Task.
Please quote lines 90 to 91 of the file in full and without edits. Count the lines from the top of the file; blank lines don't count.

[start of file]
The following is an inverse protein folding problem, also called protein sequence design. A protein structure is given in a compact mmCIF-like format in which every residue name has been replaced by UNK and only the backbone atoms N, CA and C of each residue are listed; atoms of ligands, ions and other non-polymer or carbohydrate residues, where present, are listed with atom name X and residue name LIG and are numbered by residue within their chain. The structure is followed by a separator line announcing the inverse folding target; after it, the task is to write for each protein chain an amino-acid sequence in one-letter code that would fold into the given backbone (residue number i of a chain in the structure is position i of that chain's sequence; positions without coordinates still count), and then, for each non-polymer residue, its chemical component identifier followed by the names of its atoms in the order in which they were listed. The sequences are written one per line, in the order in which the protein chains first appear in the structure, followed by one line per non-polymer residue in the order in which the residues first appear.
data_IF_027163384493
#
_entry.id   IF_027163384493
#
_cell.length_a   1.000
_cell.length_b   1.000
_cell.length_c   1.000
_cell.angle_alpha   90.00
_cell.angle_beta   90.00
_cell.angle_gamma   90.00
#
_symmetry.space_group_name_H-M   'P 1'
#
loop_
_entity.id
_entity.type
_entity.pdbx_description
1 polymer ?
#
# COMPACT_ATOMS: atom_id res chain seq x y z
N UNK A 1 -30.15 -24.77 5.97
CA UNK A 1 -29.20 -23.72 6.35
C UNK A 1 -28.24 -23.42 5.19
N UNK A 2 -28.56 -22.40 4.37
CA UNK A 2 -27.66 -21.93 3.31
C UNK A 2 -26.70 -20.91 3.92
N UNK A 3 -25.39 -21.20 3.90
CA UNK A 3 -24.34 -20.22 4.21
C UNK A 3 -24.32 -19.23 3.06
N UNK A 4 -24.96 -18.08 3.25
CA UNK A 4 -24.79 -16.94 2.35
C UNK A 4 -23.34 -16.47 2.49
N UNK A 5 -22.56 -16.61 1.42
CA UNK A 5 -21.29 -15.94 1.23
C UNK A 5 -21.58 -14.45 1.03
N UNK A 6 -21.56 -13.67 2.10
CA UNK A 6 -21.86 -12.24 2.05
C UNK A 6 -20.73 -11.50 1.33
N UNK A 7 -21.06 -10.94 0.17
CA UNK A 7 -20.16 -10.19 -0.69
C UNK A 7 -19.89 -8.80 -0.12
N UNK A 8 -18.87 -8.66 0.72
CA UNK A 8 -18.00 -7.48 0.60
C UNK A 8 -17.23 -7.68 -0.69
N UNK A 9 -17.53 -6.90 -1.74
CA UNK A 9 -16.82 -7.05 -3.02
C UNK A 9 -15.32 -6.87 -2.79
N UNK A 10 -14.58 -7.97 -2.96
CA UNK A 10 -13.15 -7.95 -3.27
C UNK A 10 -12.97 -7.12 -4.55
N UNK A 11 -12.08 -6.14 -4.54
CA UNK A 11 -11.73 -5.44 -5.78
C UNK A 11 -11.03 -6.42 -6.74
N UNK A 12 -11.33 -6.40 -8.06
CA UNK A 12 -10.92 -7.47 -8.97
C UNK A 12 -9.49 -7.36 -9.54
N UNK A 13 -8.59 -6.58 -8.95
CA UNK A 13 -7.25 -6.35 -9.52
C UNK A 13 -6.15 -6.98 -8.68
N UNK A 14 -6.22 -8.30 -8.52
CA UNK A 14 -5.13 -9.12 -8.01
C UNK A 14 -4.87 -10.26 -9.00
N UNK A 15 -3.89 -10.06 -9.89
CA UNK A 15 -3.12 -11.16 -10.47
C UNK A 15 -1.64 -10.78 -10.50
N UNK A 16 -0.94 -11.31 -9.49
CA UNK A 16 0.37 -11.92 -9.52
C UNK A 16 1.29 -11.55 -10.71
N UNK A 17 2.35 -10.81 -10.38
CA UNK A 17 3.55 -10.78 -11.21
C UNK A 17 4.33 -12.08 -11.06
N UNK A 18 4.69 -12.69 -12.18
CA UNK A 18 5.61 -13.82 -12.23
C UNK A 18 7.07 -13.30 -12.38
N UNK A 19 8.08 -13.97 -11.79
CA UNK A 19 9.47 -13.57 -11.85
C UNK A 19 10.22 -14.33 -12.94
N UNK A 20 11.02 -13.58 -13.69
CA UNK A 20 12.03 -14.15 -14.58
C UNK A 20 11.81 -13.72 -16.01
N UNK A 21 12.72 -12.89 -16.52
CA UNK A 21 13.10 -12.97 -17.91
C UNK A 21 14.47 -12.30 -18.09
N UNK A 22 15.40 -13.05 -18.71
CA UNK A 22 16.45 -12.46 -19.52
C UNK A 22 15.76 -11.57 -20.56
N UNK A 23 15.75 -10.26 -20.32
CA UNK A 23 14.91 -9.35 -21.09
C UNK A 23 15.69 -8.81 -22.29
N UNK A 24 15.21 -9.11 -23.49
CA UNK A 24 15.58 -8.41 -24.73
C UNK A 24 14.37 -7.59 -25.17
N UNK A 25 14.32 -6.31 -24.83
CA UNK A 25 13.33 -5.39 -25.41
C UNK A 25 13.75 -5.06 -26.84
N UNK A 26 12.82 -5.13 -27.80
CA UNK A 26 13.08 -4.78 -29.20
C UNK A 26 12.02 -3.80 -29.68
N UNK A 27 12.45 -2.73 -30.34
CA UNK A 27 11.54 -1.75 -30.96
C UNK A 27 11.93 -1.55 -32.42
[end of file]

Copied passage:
C UNK A 23 15.69 -8.81 -22.29
N UNK A 24 15.21 -9.11 -23.49